'Itni besharmi nahi dekhi jati': Policing desire in a Mumbai public park

Mumbai boasts of famous lover haunts like Marine Drive, Bandra Bandstand, Nariman Point, Juhu Chowpatty beach and Versova's Rocky beach. Even though you'll see police patrolling these areas, they rarely trouble the oblivious lovers (apparently, hotels are the new Mumbai police specialty). But public parks, patrolled by private security guards, are another matter.

Devparna Acharya August 13, 2015 16:14:30 IST
'Itni besharmi nahi dekhi jati': Policing desire in a Mumbai public park

It's a lazy Sunday afternoon and Shireen and Shakil have found a perfect spot in an otherwise crowded Walawalkar Park in Lokhandwala. Twenty two-year-old Shakil works at a furniture shop while Shireen is a second year college student. The young couple do not have enough money to sit at a Barista or a Cafe Coffee Day and chilling at a public park is just ‘convenient.’ After 2 years of clandestine meetings, Shakil and Shireen know a lot of the romantic haunts in the city which are perfect for an non-expensive, impromptu rendezvous. But they need to hurry because time is precious when you are romancing each other in a public park.

"We don't meet too often. It's often just a few phone calls and text messages mostly. This is our only time," Shakil says sheepishly. That was our cue to leave the couple alone. Questions could wait. But the minute, we moved on to speak to other couples, a deafening whistle brought their afternoon tryst to an untimely halt. An old man dressed in a green uniform with the words 'SECURITY' stitched on his shirt, stick in one hand and a whistle dangling from his neck, emerged from a cluster of bushes. Time to get the hell out.

In this great city, no park is safe for lovers.

Mumbai boasts of famous lover haunts like Marine Drive, Bandra Bandstand, Nariman Point, Juhu Chowpatty beach and Versova's Rocky beach. Even though you'll see police patrolling these areas, they rarely trouble the oblivious lovers (apparently, hotels are the new Mumbai police specialty). But public parks, patrolled by private security guards, are another matter.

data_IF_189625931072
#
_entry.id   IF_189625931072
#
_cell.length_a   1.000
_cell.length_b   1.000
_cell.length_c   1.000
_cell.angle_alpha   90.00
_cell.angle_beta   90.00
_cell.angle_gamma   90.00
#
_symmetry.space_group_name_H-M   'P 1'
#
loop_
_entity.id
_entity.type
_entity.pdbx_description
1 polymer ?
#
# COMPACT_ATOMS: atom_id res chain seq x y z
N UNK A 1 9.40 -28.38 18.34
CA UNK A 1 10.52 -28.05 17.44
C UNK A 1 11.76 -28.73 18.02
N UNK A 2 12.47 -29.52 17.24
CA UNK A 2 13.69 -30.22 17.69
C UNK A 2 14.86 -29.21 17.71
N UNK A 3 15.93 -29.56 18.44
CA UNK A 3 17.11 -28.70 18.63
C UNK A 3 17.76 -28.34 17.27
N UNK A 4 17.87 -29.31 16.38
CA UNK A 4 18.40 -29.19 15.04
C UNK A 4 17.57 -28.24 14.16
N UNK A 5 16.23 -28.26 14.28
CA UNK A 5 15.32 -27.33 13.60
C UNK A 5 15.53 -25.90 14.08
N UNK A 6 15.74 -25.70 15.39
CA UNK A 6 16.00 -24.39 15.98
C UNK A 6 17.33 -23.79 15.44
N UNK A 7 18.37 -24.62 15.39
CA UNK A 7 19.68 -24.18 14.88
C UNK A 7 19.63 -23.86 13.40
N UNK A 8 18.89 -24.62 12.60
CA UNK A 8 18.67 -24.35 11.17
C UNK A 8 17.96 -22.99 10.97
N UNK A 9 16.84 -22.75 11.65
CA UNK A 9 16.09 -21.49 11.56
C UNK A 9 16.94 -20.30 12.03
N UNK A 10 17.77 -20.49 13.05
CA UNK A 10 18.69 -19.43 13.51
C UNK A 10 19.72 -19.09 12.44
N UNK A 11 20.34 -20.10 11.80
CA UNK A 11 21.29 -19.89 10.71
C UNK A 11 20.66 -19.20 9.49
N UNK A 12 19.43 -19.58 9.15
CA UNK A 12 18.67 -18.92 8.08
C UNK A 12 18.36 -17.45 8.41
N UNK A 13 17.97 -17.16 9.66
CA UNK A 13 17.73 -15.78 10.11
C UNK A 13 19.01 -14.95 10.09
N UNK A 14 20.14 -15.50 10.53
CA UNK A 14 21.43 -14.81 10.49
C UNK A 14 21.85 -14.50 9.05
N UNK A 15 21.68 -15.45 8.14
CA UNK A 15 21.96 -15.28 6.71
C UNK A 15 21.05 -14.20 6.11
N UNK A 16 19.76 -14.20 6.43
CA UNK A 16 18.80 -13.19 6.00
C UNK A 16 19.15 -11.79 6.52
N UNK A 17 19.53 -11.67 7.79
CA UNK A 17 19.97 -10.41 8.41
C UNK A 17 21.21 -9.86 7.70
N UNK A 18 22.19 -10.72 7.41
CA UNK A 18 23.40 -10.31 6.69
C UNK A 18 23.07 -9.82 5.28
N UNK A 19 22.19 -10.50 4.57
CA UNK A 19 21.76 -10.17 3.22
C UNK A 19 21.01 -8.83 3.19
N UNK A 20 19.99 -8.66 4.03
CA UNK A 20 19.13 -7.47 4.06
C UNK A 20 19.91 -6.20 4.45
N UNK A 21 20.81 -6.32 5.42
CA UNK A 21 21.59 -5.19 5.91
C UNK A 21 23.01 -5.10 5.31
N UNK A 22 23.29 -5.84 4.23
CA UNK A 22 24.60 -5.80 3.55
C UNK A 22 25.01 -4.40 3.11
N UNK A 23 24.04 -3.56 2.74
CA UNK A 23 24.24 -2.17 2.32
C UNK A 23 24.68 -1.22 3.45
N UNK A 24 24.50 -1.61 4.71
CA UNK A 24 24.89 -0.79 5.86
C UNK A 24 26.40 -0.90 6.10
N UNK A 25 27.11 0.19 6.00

They won't give you a second look if you've arrived with a family or if you are the fitness junkie with a pair of earphones plugged in for a good run. The minute you walk in with someone who suspiciously looks like your bae... you are on the radar!

Meet Sheikh Abid, the 69-year-old guard who has been entrusted with the important task of keeping the park ‘nuisance-free.’

“This is a family place. There are so many kids playing. Young families come here. What will they think?” says a frowning Abid, the self-styled nemesis of many like Shakil and Shireen who are looking for a little intimacy. “Baat karni hai to karo, ye kiss-viss kya hai? Har cheez ke liye jagah aur samay hota hai.” (You want to talk, that's fine. What’s with kissing business. Everything has a time and a place)," says Abid who is a second generation Mumbaikar hailing from Hazaribagh district in Jharkhand.

Another guard at the Diamond Garden in Matunga, 20-year-old Aman Tiwari, concurs: "It is a family place. Couples with their children and sometimes even elderly people come here. How can you allow such open indecency?"